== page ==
At its core, inbound marketing is a structured marriage between content marketing and analytics, centered around an owned content hub: your brand’s website. Hubspot’s own value creation in this space has come from providing agencies and brands — primarily SMBs — with a system of record for website-based marketing content to drive business leads. Although Hubspot and similar SaaS vendors like Marketo are often designated “marketing automation” software, their true focus is about influencing the customer lifecycle with content, then tracking their progress from prospect to customer.

To me, Hubspot’s recent success — and their decision to now go public — highlights three important trends currently happening in marketing, ones that will have significant influence on what inbound becomes.

1. The marketing funnel now extends well beyond the website. Originally, inbound was a marketing system with the website (and its blog) at the center. But several of Hubspot’s recent product releases — in particular social inbox — tie into a broader theme that social (largely due to mobile) has massively broadened the outer reaches of the marketing funnel. Buyers don’t contact brands until the majority of their purchasing decision process is already complete, and 78% of consumer purchasing decisions are influenced by social. Social platforms are the first place buyers learn about and interact with brands, and its not an owned part of the funnel. The shape and size of the content marketing landscape is changing, and it’s driven by social.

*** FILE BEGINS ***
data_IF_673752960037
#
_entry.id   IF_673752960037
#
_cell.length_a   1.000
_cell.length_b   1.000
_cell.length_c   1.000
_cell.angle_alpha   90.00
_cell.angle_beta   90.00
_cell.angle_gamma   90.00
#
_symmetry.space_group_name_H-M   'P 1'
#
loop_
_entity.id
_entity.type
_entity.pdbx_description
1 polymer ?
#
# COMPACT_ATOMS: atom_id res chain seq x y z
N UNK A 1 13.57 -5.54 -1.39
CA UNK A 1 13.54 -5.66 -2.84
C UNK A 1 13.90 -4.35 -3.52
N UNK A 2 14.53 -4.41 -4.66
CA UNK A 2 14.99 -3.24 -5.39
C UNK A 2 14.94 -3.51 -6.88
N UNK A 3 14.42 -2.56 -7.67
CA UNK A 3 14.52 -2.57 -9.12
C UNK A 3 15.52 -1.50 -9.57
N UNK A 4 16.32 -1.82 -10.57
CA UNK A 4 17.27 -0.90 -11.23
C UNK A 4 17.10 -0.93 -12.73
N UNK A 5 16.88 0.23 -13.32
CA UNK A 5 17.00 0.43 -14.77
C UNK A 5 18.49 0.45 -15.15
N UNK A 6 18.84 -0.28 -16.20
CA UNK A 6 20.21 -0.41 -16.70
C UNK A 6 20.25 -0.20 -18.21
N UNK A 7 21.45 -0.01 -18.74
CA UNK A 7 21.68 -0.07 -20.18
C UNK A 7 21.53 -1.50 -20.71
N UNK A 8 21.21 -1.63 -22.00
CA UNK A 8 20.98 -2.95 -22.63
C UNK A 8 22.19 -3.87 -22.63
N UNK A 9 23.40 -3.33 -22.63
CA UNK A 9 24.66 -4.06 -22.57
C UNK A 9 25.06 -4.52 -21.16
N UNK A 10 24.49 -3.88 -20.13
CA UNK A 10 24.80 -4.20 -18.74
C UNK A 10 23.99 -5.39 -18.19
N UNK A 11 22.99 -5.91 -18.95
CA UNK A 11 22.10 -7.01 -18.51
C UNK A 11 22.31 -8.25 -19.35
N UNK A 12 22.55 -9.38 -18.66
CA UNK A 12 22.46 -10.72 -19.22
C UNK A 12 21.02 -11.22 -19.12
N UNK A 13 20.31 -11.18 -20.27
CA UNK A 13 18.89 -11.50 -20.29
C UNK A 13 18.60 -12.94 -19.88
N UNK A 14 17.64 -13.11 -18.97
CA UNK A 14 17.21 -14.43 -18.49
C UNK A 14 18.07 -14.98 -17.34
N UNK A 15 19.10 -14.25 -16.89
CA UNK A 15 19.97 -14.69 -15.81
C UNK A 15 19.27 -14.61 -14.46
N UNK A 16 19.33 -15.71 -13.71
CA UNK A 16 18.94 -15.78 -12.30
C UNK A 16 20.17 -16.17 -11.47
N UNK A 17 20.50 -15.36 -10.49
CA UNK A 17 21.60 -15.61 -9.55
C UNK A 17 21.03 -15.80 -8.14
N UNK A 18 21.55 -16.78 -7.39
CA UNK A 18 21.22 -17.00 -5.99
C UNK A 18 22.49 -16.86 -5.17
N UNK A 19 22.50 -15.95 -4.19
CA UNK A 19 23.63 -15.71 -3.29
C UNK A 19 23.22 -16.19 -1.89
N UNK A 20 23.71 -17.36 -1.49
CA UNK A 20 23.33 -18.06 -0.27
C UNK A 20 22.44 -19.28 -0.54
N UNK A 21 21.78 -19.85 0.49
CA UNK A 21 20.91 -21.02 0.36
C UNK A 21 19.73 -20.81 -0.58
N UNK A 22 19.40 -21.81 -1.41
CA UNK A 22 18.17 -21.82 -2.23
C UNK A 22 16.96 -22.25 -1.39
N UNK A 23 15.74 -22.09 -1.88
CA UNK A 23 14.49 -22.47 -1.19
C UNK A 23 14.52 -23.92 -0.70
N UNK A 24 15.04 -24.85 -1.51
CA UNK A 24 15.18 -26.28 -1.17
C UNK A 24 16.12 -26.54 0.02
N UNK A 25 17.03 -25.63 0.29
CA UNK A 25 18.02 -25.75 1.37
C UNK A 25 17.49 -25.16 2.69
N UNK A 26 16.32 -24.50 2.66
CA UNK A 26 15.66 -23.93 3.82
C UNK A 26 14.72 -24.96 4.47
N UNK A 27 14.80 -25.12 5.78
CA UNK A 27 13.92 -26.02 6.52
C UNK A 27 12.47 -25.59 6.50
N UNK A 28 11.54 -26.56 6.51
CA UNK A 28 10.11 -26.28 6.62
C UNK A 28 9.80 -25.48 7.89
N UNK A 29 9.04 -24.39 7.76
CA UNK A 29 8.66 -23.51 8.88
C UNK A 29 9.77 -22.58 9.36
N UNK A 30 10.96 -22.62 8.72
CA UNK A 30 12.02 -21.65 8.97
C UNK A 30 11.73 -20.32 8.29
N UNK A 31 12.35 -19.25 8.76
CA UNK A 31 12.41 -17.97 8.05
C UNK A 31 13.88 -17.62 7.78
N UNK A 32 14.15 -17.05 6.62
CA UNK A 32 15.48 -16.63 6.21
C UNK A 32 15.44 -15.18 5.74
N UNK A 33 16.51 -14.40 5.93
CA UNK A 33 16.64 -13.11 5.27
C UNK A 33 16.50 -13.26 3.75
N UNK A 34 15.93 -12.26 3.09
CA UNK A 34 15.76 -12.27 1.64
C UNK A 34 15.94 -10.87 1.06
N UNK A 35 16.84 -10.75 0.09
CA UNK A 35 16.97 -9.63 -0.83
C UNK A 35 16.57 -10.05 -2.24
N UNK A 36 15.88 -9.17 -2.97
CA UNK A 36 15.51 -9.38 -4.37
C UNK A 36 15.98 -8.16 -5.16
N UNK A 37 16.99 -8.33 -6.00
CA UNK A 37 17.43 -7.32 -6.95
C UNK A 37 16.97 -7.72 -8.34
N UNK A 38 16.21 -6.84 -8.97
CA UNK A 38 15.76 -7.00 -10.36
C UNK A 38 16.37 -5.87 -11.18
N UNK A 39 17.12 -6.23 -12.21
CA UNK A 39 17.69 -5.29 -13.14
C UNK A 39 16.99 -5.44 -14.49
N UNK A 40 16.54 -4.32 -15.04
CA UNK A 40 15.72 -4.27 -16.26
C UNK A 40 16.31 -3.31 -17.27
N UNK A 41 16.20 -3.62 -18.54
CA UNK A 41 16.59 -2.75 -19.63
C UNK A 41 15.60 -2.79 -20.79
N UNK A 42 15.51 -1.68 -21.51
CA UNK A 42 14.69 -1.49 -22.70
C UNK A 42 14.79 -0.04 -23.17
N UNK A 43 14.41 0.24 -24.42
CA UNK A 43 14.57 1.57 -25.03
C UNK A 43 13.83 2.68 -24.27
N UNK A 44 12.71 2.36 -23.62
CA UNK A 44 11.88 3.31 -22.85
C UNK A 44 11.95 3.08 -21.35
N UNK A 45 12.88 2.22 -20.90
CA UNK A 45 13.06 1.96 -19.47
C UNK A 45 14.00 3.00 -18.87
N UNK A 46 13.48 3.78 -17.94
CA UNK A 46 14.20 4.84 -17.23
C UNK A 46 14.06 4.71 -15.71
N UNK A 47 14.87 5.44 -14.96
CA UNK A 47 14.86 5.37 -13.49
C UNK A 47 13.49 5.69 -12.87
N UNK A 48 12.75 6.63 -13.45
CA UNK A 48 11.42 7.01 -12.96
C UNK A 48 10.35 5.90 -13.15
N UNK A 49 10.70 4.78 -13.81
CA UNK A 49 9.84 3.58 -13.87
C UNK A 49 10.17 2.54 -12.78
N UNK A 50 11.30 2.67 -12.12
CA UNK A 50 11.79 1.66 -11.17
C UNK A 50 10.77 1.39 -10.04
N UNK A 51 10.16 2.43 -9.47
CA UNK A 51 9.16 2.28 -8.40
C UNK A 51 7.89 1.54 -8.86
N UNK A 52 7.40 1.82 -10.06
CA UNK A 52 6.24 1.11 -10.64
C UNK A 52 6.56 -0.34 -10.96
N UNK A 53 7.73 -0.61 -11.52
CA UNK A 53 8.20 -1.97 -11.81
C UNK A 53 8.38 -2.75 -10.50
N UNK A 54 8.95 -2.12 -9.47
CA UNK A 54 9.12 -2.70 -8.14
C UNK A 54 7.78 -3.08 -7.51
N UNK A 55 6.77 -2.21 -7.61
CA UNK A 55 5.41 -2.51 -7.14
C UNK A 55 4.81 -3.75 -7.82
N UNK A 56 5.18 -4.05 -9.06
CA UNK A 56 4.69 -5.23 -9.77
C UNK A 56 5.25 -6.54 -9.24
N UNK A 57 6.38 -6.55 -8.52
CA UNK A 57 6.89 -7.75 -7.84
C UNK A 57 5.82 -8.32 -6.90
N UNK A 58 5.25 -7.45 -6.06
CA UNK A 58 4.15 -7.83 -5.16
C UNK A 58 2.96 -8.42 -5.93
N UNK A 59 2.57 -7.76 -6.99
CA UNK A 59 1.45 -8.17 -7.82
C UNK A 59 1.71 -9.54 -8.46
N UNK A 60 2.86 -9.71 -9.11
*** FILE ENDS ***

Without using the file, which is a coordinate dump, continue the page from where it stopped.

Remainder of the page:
Inbound Marketing and Content Marketing Usage Trend Growth

Continue reading

What Does Growth Hacking Really Mean?

The Five Cornerstones of Growth Hacking

Growth hacking is currently going through a turbulent adolescence. After being thrust into the public spotlight by opportunistic media pundits and loosely-correlated startup success stories, the innovation community has struggled to define and defend growth hacking as a practice or designation with substance.  To borrow from a thoughtful, recent article by Lincoln Murphy, the growth hacker community has been heavily compromised and co-opted by “…linkbait [name-dropping] people use to get traffic while they rehash the Hotmail and AirBnB ‘hacks’ or talk about SEO or Copywriting or [any generic marketing tactic] and tag it #growthhacking.”

Today, we seem to be past the point of no return, and stuck at two opposite extremes. At one end, doing anything successful at a startup that required more technical acumen than opening a web browser is heralded as “growth hacking.” Yet, at the same time, growth hacking is being increasingly lumped in with spammy, smarmy and coercive promotional tactics used by over-eager startup marketers to try to get an edge.